Diagnosis- It is made by detecting and identifying the live organism in the secretion or by culture or by both. In a wet preparation, an organism with oval or pear shape, its jerky movements, flagellae and undulating membrane can rarely be missed. Some authorities recommend an addition of a drop of 0.1% saframine to the specimen before the examination. This gives the pink background but the organism is not stained. For a smear made, staining with 1% Pinocynol dye in methyl alcohol is recommended. S.T.S or Kupferberg’s serum medium is highly reliable for the culture of T. vaginalis. Redness like raw beef, strawberry patches, frothy purulent and offensive discharge, involvement of the thighs, exclusion of the endo-cervix etc are very useful clinical points to bear in mind.
Differential diagnosis- It is a complex problem in view of great possibilities of mixed infection that often exists.
Treatment- In the past, the treatment for T. vaginalis was very unsatisfactory and frequent recurrences was the rule. Various remedies were used; they helped only to relieve local symptoms but failed to eradicate the infection.
For the female vaginal douches either of lactic acid 30 min to a pint or copper Sulphate 1-2 gm to a litre of water, antiseptic powder insufflations into the vagina (acetarsone 12 parts, salicylic acid 2 parts, sodi bicarb 43 parts and kaolin 43 parts), painting the vaginal canal with 1% aqueous gentian violet solution, and vaginal pessaries such as floraquin, S.V.C., devegan, viozol and acetorsol were in use.
For the male, urethral instillations of 5% argyrol, acriflavin 1 in 100, or Tr. merthiolate 1 in 10,000 were given. For recurrent attacks of prostatovesiculitis, Mapharside 0.4 gm I.V. every fifth day, three injections or Atebrin 0.2 gm Q D S orally for seven days was prescribed.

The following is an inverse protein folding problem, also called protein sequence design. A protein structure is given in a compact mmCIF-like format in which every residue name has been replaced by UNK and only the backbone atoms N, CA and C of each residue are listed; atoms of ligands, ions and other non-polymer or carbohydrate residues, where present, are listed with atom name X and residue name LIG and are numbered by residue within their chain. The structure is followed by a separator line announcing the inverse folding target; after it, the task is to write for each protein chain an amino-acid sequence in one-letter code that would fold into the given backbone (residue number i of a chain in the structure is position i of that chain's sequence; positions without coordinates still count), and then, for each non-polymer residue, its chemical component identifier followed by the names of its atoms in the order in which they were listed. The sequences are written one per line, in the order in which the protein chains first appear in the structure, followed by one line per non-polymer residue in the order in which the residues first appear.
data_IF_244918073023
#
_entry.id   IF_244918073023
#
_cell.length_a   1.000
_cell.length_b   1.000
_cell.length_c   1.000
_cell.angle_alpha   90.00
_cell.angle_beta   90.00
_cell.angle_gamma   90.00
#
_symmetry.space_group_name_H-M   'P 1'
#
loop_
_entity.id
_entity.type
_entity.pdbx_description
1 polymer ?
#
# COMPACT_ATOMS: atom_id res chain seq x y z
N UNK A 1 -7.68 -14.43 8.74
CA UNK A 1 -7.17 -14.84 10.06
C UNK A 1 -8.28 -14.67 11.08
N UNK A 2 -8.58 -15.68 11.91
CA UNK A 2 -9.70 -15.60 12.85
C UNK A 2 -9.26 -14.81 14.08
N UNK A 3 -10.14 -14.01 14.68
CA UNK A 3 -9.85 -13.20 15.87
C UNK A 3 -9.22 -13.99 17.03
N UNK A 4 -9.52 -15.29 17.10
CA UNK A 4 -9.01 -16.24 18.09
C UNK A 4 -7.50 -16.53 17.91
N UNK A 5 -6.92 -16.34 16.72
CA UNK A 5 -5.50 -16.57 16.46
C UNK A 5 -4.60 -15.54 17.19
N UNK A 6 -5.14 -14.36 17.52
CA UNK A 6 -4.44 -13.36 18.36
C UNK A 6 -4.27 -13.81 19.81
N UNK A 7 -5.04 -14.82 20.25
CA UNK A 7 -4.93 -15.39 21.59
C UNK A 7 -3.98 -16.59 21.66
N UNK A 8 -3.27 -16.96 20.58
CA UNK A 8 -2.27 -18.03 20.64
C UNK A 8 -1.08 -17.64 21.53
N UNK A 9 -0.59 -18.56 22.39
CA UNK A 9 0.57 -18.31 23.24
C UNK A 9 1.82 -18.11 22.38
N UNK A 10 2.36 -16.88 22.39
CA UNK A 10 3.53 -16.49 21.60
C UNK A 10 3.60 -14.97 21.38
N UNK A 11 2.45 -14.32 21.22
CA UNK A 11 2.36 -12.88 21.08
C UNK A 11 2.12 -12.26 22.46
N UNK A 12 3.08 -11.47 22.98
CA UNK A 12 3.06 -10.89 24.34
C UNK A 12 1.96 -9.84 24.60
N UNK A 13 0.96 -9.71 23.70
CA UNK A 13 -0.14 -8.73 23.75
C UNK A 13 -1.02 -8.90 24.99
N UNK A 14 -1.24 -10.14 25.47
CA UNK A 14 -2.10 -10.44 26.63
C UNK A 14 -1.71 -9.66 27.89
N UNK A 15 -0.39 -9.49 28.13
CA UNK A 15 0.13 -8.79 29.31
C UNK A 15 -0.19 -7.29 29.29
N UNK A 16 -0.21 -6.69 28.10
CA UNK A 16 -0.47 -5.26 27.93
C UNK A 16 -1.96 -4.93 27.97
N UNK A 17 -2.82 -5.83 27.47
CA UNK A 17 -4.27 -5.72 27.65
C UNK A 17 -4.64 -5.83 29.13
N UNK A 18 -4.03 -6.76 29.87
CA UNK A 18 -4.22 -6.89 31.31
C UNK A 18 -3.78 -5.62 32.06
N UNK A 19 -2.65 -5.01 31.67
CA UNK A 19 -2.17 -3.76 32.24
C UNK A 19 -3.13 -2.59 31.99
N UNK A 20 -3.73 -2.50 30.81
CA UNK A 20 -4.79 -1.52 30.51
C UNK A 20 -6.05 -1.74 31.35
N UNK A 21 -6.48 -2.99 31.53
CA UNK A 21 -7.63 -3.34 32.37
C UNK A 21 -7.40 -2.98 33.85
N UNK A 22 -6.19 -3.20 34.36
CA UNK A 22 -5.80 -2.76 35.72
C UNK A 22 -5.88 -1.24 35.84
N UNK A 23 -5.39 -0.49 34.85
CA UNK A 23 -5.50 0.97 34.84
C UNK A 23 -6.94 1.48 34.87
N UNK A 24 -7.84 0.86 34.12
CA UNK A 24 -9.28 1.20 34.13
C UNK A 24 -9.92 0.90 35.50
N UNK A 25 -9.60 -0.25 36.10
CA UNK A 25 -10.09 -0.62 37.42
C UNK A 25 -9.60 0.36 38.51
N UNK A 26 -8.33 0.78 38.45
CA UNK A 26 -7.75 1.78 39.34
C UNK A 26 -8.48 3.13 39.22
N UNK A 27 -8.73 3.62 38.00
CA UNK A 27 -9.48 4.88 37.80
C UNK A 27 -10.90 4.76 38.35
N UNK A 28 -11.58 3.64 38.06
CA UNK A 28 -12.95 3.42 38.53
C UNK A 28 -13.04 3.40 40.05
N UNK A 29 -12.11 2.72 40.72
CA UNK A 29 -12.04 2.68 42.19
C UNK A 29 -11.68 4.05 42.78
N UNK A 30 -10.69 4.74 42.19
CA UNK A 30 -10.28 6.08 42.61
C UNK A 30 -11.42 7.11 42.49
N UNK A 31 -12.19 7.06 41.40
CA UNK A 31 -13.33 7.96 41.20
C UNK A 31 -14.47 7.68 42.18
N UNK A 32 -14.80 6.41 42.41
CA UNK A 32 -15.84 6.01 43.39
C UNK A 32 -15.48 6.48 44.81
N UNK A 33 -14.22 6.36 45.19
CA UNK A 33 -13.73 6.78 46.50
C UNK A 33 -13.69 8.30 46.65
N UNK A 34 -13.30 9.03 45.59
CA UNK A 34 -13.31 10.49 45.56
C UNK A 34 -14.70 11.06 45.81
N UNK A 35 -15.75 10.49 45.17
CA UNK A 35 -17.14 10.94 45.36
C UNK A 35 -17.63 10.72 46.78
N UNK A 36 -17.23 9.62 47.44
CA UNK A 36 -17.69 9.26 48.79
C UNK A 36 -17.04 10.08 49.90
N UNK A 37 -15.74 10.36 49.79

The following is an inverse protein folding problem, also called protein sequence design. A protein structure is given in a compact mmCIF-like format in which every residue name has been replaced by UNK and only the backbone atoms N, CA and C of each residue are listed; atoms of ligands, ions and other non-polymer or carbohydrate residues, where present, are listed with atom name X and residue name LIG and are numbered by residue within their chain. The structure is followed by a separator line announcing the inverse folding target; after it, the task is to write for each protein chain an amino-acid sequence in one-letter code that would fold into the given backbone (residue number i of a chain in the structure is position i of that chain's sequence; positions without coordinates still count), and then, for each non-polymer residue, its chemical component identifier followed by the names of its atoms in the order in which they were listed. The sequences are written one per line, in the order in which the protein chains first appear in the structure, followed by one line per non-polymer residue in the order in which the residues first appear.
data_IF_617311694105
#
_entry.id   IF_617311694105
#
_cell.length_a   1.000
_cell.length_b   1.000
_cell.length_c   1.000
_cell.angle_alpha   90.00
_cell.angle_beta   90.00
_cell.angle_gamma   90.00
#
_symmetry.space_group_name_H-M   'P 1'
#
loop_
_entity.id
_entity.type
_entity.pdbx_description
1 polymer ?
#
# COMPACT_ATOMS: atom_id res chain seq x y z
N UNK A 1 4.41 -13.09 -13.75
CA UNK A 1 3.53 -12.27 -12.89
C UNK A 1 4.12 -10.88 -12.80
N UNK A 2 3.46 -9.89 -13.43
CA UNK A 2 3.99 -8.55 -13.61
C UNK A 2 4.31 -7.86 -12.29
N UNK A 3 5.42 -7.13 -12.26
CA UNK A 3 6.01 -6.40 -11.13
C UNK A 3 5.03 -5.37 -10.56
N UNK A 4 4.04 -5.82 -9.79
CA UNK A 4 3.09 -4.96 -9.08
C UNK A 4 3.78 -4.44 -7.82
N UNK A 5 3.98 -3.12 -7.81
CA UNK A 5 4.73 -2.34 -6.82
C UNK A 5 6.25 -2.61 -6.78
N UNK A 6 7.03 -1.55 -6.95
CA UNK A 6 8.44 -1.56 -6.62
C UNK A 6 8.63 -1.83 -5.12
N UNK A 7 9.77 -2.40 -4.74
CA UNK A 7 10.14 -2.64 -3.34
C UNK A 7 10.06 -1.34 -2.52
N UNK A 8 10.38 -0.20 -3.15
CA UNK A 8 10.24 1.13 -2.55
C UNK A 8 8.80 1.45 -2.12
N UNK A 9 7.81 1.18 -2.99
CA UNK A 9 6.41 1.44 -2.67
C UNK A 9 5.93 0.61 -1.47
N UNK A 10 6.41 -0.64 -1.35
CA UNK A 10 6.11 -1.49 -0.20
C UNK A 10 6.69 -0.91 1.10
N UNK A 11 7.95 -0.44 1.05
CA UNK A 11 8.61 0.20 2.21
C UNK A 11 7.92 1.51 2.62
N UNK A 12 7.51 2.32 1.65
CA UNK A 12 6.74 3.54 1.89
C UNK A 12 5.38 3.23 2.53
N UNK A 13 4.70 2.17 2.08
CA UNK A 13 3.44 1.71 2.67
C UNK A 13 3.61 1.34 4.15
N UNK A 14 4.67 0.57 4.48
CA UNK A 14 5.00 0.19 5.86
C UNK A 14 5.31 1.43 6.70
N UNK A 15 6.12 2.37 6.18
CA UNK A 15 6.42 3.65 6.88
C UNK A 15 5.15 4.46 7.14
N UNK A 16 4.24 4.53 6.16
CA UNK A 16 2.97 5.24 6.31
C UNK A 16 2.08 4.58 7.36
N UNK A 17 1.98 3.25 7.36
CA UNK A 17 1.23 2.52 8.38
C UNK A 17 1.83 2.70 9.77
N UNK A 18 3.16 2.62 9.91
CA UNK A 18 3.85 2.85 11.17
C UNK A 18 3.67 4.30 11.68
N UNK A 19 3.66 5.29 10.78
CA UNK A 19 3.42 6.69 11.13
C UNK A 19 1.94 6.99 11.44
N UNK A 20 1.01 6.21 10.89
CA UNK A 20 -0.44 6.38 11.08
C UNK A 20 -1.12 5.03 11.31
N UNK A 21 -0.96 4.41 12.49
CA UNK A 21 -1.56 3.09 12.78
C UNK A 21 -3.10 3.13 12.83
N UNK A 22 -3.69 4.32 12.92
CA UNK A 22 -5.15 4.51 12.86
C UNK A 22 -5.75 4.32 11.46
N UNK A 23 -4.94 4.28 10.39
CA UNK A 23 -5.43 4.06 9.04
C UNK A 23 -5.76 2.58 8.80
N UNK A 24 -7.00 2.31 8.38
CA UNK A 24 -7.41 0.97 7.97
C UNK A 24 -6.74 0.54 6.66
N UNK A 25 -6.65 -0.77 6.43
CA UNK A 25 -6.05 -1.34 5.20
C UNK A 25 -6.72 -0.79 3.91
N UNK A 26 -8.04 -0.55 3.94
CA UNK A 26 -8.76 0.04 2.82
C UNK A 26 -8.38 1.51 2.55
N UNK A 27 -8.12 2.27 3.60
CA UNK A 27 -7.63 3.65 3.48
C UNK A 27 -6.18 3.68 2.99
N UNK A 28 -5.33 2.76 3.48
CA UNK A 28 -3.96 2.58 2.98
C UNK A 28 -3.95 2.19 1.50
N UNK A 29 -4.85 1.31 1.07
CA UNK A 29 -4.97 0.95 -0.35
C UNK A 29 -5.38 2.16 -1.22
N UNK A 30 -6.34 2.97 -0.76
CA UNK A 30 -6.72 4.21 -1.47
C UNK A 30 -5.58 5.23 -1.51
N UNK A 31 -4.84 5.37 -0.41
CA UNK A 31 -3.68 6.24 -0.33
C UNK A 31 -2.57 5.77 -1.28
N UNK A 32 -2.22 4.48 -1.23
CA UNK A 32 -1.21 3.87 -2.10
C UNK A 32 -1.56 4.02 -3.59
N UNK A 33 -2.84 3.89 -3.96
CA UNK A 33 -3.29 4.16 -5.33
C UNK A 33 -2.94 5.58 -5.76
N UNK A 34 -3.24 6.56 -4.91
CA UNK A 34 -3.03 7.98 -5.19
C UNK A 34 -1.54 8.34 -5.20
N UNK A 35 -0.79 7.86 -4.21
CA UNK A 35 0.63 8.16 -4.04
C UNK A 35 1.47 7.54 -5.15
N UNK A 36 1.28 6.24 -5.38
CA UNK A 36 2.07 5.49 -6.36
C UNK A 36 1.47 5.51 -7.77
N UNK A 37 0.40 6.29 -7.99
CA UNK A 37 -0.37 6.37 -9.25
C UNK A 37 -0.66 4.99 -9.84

Trichorad (W.B) 100 mg T.D.S. orally for 10 to 14 days yielded good results.
With the introduction of Flagyl (M.B), metronidazol 1-B-hydroxyethyl-2-methyl-5-nitroimidazole in the treatment of T. vaginalis, the concept of local treatment has become of minor importance. Metronidazole is potent trichomonacidal agent and is very effective both in the female and the male, when given by month. It has no antibacterial or antifungal activity. It is specific and effective in eradicating the infection. For adults, one tablet (200 mg) orally three times a day after meals should be given for 7 days. In some cases, an additional course may have to be given. Sexual partners must be examined and treated at the same time. An attempt must be made to exclude the possibility of venereal infection. At least three monthly examinations both clinical and cultural are necessary to confirm permanancy of cure. Contraindications for the use of metronidazole- The drug must not be given to a pregnant woman in the first trimester. It has an adverse effect on the development of the foetus.
by Courtesy of M. & B. Ltd.
Untoward reactions are few and generally mild. They consist of gastric irritation, skin rash and metallic taste in the mouth.
If the trichomonal infection is associated with candidiasis or bacterial infection, additional treatment with an appropriate remedy such as antifungal or antibacterial agent may be necessary. Without such a measure complete recovery will be impossible. In elderly patients, use of hormones may be indicated in addition to specific treatment.